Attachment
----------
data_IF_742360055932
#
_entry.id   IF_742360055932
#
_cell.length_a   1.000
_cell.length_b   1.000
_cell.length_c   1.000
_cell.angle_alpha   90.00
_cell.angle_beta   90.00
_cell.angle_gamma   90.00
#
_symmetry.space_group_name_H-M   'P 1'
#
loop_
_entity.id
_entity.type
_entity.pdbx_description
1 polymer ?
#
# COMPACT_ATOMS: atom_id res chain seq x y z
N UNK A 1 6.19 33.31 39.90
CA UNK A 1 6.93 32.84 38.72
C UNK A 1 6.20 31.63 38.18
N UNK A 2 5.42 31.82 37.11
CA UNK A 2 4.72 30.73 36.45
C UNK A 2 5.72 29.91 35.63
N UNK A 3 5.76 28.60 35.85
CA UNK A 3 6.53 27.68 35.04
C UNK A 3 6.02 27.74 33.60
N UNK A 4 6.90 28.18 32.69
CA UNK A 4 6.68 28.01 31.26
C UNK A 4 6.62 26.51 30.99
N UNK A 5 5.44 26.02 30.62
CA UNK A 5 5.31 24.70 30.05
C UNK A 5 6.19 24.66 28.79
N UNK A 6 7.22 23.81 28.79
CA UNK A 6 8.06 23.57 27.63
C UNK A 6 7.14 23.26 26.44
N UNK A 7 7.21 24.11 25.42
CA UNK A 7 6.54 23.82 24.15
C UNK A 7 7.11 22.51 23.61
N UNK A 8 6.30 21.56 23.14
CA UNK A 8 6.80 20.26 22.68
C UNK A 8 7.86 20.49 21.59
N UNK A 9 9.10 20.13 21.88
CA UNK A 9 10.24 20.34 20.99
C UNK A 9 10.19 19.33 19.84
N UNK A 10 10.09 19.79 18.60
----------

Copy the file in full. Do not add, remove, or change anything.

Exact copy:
data_IF_742360055932
#
_entry.id   IF_742360055932
#
_cell.length_a   1.000
_cell.length_b   1.000
_cell.length_c   1.000
_cell.angle_alpha   90.00
_cell.angle_beta   90.00
_cell.angle_gamma   90.00
#
_symmetry.space_group_name_H-M   'P 1'
#
loop_
_entity.id
_entity.type
_entity.pdbx_description
1 polymer ?
#
# COMPACT_ATOMS: atom_id res chain seq x y z
N UNK A 1 6.19 33.31 39.90
CA UNK A 1 6.93 32.84 38.72
C UNK A 1 6.20 31.63 38.18
N UNK A 2 5.42 31.82 37.11
CA UNK A 2 4.72 30.73 36.45
C UNK A 2 5.72 29.91 35.63
N UNK A 3 5.76 28.60 35.85
CA UNK A 3 6.53 27.68 35.04
C UNK A 3 6.02 27.74 33.60
N UNK A 4 6.90 28.18 32.69
CA UNK A 4 6.68 28.01 31.26
C UNK A 4 6.62 26.51 30.99
N UNK A 5 5.44 26.02 30.62
CA UNK A 5 5.31 24.70 30.05
C UNK A 5 6.19 24.66 28.79
N UNK A 6 7.22 23.81 28.79
CA UNK A 6 8.06 23.57 27.63
C UNK A 6 7.14 23.26 26.44
N UNK A 7 7.21 24.11 25.42
CA UNK A 7 6.54 23.82 24.15
C UNK A 7 7.11 22.51 23.61
N UNK A 8 6.30 21.56 23.14
CA UNK A 8 6.80 20.26 22.68
C UNK A 8 7.86 20.49 21.59
N UNK A 9 9.10 20.13 21.88
CA UNK A 9 10.24 20.34 20.99
C UNK A 9 10.19 19.33 19.84
N UNK A 10 10.09 19.79 18.60